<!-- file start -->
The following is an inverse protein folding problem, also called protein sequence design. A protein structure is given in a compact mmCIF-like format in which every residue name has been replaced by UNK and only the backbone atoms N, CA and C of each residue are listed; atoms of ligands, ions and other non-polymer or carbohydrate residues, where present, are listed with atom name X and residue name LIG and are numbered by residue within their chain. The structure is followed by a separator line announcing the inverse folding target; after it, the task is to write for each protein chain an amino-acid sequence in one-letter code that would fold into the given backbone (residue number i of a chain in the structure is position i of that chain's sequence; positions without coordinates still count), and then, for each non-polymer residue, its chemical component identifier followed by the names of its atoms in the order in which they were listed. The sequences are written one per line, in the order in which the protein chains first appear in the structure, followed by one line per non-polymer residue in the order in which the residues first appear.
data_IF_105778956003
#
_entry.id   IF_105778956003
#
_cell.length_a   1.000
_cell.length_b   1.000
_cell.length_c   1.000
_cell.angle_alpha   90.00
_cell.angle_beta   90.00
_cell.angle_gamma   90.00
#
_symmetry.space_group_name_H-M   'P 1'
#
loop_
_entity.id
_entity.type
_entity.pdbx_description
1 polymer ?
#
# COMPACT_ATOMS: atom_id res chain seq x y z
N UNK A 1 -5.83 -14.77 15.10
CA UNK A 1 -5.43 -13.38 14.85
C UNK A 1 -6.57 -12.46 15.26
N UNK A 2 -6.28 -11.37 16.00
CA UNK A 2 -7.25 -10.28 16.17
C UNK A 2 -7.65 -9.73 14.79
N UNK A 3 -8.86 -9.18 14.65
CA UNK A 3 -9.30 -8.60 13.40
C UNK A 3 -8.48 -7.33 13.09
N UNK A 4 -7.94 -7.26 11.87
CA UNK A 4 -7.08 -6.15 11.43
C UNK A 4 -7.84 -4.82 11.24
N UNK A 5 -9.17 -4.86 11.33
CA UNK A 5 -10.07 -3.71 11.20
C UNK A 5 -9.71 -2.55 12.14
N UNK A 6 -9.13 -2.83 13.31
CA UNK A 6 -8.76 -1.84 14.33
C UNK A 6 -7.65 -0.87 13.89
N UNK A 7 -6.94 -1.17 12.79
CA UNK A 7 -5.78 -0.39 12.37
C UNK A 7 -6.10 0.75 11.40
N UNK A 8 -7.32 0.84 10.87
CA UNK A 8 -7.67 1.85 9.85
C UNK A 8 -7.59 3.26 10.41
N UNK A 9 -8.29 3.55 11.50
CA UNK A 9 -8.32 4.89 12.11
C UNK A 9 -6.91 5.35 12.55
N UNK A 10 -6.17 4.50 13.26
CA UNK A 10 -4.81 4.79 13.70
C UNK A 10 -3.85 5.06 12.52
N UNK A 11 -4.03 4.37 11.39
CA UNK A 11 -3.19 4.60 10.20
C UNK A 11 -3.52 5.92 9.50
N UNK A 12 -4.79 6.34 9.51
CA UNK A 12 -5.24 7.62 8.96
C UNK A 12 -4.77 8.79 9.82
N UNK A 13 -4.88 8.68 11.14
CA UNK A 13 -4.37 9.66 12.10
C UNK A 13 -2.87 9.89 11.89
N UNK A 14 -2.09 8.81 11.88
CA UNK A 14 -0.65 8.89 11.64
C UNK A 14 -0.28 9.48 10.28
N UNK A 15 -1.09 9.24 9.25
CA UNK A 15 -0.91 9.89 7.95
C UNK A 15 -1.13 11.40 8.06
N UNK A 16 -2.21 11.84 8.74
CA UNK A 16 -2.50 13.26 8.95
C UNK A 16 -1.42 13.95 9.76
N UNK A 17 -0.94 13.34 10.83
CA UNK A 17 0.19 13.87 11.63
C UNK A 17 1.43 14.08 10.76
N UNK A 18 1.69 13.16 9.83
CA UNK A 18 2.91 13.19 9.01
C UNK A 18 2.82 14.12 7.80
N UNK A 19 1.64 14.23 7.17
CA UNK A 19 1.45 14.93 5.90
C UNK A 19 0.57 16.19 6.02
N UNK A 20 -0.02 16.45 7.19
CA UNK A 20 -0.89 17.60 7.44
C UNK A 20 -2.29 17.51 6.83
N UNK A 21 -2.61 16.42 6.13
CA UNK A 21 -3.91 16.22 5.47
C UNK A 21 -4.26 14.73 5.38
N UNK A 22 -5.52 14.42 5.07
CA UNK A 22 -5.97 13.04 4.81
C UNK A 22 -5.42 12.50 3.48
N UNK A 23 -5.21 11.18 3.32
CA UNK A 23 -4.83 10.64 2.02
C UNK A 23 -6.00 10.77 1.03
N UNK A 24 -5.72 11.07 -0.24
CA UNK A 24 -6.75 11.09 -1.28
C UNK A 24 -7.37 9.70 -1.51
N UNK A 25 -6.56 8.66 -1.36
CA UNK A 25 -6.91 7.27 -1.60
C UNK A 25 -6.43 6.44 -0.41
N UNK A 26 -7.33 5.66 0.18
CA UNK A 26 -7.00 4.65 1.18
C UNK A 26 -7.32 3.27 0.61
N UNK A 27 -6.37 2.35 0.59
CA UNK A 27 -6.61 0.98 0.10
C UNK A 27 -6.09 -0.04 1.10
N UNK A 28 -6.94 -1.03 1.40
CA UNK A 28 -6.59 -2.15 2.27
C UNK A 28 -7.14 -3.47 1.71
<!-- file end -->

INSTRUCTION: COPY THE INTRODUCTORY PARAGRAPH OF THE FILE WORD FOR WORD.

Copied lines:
The following is an inverse protein folding problem, also called protein sequence design. A protein structure is given in a compact mmCIF-like format in which every residue name has been replaced by UNK and only the backbone atoms N, CA and C of each residue are listed; atoms of ligands, ions and other non-polymer or carbohydrate residues, where present, are listed with atom name X and residue name LIG and are numbered by residue within their chain. The structure is followed by a separator line announcing the inverse folding target; after it, the task is to write for each protein chain an amino-acid sequence in one-letter code that would fold into the given backbone (residue number i of a chain in the structure is position i of that chain's sequence; positions without coordinates still count), and then, for each non-polymer residue, its chemical component identifier followed by the names of its atoms in the order in which they were listed. The sequences are written one per line, in the order in which the protein chains first appear in the structure, followed by one line per non-polymer residue in the order in which the residues first appear.